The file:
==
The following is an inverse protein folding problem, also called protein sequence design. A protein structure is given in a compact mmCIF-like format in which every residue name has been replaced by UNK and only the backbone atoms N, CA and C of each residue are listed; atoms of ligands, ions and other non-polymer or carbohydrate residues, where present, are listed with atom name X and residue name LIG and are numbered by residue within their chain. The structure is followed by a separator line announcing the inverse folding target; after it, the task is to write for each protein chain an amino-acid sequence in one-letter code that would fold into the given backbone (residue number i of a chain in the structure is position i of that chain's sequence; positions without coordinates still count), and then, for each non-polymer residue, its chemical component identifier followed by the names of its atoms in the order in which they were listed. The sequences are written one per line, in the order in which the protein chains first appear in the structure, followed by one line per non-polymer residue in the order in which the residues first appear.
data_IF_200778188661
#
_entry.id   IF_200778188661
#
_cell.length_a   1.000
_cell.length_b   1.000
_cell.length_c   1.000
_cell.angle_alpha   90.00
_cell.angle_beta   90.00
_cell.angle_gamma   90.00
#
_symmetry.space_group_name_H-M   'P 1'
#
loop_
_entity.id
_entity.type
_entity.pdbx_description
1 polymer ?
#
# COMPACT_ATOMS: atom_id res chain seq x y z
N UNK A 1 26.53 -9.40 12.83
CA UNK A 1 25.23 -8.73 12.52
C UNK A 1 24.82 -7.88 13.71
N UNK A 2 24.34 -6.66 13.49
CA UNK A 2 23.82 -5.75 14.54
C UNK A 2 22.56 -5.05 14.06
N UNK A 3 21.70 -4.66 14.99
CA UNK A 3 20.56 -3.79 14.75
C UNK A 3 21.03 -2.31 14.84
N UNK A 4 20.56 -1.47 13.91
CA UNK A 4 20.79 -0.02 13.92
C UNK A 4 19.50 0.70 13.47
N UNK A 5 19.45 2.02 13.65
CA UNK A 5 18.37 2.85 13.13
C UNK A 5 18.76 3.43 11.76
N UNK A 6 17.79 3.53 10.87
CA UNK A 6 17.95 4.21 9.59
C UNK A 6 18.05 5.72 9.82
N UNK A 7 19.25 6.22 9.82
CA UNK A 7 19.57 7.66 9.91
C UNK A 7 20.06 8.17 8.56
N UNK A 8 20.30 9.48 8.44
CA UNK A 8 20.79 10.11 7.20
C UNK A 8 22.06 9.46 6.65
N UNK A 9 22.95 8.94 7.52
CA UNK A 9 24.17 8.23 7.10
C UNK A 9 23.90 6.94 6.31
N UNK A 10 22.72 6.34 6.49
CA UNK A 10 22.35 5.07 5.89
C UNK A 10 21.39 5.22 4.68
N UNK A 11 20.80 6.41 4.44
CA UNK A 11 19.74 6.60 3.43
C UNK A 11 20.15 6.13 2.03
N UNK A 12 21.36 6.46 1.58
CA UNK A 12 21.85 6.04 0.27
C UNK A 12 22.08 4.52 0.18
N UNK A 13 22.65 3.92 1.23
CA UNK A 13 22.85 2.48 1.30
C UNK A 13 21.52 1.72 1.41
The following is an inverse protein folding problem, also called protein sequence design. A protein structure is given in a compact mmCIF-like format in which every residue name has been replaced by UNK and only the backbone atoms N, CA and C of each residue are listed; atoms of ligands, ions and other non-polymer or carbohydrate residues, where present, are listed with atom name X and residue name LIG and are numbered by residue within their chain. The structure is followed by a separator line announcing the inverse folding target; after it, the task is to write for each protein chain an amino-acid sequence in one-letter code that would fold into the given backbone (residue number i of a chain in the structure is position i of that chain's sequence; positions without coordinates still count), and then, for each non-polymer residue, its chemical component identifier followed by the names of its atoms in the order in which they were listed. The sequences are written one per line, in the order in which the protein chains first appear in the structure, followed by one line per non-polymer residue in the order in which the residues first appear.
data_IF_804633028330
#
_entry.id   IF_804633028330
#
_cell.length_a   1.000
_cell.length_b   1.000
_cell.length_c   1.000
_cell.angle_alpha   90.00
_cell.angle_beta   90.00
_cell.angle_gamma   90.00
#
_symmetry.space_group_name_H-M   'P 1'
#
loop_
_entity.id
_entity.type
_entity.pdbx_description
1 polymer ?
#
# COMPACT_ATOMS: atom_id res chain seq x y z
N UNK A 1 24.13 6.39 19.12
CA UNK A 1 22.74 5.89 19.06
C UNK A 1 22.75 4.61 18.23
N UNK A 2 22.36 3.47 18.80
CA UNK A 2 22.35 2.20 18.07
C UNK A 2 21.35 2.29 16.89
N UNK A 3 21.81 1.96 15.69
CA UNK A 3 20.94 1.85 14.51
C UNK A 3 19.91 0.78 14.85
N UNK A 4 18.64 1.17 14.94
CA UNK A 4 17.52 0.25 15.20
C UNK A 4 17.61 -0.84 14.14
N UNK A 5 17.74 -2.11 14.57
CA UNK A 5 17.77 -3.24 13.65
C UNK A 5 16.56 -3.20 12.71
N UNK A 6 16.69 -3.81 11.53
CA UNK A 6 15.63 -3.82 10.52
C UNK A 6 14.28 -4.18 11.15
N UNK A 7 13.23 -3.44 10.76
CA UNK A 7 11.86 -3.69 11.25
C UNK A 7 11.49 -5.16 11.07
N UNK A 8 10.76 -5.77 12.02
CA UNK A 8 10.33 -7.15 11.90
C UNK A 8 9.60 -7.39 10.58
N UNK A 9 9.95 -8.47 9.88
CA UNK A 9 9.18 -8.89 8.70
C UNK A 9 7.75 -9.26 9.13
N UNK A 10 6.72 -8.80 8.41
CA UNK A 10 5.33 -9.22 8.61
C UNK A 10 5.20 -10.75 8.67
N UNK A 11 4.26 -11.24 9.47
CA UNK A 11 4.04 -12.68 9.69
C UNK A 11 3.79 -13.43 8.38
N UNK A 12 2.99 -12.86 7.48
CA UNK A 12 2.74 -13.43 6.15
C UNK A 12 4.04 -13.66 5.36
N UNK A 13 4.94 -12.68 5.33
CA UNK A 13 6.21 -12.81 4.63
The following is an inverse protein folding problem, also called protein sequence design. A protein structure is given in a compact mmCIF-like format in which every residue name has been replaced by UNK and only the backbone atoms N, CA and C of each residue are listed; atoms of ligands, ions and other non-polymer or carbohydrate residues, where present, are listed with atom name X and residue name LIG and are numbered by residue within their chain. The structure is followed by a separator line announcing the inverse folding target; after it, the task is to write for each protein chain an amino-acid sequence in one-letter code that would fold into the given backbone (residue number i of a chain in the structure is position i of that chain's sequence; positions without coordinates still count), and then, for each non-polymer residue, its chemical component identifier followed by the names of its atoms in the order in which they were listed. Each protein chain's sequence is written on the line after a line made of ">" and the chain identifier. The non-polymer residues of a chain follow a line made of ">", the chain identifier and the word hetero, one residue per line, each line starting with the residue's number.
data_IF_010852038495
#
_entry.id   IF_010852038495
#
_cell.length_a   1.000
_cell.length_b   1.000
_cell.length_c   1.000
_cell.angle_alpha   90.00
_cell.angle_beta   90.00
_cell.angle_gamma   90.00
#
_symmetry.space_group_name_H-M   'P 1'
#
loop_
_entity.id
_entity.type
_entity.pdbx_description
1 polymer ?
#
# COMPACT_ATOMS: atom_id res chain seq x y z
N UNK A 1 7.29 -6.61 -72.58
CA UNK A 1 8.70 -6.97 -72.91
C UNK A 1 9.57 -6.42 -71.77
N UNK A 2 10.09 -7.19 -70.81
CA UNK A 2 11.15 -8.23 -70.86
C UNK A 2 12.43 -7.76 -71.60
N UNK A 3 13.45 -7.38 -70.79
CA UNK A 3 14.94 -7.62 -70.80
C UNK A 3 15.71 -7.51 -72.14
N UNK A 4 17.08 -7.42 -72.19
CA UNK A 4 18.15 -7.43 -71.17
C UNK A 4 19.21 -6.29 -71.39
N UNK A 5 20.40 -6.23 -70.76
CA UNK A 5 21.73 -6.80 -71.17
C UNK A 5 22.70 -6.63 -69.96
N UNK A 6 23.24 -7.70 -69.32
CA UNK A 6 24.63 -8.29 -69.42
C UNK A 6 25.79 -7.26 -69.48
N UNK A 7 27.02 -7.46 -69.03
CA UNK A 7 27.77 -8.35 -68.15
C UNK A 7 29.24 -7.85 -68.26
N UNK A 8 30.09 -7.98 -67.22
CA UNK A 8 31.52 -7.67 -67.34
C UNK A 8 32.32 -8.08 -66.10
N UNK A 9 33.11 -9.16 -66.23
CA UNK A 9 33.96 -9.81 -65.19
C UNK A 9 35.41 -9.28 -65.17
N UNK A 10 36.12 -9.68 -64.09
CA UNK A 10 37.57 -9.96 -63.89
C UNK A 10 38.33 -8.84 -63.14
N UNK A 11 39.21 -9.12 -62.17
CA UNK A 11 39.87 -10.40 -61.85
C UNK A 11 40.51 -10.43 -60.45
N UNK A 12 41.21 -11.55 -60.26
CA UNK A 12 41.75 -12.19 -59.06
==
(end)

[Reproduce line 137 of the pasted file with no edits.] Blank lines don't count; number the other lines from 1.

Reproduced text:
_entity.pdbx_description